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Annual Testing

 

When used for non-commercial purposes, your horsebox will be subject to an annual test.

 

If your horsebox is a 3.5 tonne lorry, it will fall under the MOT requirements much like a car.

 

If your horsebox is over 3.5 tonne it will need to be tested by a VOSA Inspector once a year to ensure the vehicle is roadworthy and safe for travel. Use our Business Directory for testing stations in your area.

 

It is a good idea to book your lorry in for a service prior to your annual plating or testing date. Due to high demand at lorry testing centres, you may need to book well in advance to ensure your lorry is tested and passed in the required time frame.

 

Why does my horsebox need to be tested?
 

Your horsebox must pass an annual inspection to ensure it meets minimum safety and environmental standards.

 

Who is my lorry tested by?
 

A VOSA employed inspector will carry out the inspection of your lorry, whether at a VOSA Testing Station or a privately owned garage with Designated Premises status.

 

What will be tested?
 

The test consists of four parts:

  • Topside
  • Underside
  • Lights
  • Roller Brake Test
  • The common sites of failure
  • Headlights and lamps
  • Service and secondary brakes
  • Fuel systems
  • Brake systems
  • Speedometer
  • Tachograph
  • Speed limiter
  • Parking brake
  • Steering mechanism
  • Suspension
  • Reflectors
  • Wheels and tyres
     

What can I do to maintain my horsebox and prevent failure?


Remember, your horsebox should be roadworthy all year round. The checks and guidance below should be followed at regular intervals and will help you to identify and head off potential problems. 
 

Lights: Check that they work and are the right colour. Look for faded and broken lighting housing.

Brakes: Regular use of your horsebox can help maintain braking efficiency by preventing the moving parts of the braking system from seizing. Check for air and fluid leaks and drain air tanks if required.

Fuel system: Check for obvious fuel leaks and black smoke coming from the exhaust pipe as well as the condition and security of the exhaust system.

Speedometer: Make sure that it illuminates and that the needle moves as you increase your speed.

Tachograph: Has the vehicle got a tachograph? (If the vehicle is exempt from using a tachograph, an exemption form must be completed, which is available from your local HGV testing station).

Speed limiter: Has the vehicle got a speed limiter? Check that it has the appropriate calibration plaque and seals.

Parking brake: Regular use of your vehicle can help to keep the hand brake efficient. Check the condition of the parking (hand) brake application mechanism.

Steering: Check for obvious oil leaks and any unusual noises whilst driving.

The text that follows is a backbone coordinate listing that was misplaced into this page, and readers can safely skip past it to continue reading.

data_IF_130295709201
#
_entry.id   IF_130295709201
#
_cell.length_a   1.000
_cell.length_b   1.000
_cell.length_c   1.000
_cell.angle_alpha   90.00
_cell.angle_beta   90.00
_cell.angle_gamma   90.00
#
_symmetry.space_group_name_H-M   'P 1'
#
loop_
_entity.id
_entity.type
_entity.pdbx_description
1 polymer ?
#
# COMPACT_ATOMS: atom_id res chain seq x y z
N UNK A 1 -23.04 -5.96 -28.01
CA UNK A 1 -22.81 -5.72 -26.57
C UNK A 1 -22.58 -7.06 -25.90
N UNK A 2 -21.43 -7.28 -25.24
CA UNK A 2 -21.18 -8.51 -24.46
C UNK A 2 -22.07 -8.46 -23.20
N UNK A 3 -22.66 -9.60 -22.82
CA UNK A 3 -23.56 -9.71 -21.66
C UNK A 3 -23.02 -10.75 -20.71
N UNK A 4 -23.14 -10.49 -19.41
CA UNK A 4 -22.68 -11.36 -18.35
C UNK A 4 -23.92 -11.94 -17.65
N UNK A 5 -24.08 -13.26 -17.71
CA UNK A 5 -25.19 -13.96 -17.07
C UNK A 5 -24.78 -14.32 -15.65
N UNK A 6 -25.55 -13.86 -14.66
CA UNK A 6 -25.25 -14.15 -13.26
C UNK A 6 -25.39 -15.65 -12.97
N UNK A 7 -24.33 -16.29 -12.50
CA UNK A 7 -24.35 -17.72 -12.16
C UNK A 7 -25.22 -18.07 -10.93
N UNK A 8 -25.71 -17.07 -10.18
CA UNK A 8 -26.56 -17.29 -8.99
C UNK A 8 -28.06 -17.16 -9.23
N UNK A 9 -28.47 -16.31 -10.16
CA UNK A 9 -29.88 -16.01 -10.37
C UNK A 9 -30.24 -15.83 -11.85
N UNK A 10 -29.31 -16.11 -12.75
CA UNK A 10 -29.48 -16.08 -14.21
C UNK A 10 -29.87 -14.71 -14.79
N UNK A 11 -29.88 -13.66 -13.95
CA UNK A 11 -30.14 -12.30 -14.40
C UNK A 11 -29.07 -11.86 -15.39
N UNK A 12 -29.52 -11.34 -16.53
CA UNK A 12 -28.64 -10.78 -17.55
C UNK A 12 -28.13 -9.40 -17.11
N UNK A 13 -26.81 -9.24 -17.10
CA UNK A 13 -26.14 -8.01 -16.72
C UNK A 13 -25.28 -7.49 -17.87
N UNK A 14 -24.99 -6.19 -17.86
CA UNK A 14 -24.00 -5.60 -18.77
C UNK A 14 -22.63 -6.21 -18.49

Suspension: The obvious sign is if the vehicle is sitting lopsided. Once again, listen for knocking noises in motion.

Reflectors: Check for obvious missing reflectors at the rear and the sides of your vehicle. If your reflectors have lights in them, they must be in full working order.

Wheels and tyres: Check the wheel nuts for security and your tyre pressures. Use your vehicle regularly and park with the tyres in alternating resting positions. Parking your vehicle out of direct sunlight can also help to prevent tyre sidewalls from perishing.

 

Booking your horsebox test


You can book your test 93 days in advance by using the online booking system at http://www.businesslink.gov.uk/bdotg/action/detail?type=PIP&itemId=1082196955&r.l5=1082031465&r.s=a&r.l4=
1082103343&r.l1=1081597476&r.lc=en&r.l3=1082103299&r.l2=
1082103262&r.li=1082279886

 

In preparation for the test you should...

  • Inform the station of any changes you have made to the vehicle since the last test
  • Ensure that the plating certificate (VTG6) is displayed in the cab, and bring the duplicate or record copy of the certificate (VTG7) with you
  • load the vehicle using heavy items such as bags of feed, fertiliser or straw bales - but not livestock - so that the brakes can be checked for maximum efficiency
  • If your vehicle has a tachograph, but you do not use it, you should ensure it was initially calibrated and all seals are intact, with the calibrations and K factor plaques in place.If you do not use tachograph charts, take a complete tachograph exemption form (VOSA Form 75, available from VOSA) and take it with you to the test.

At the end of your test, any minor faults found by the examiner that can be rectified on site, can be completed and a test certificate issued. Otherwise, failing vehicles will have to be taken away and represented on another occasion for a re-test (at a reduced fee).

 

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Last updated: 02/07/2010
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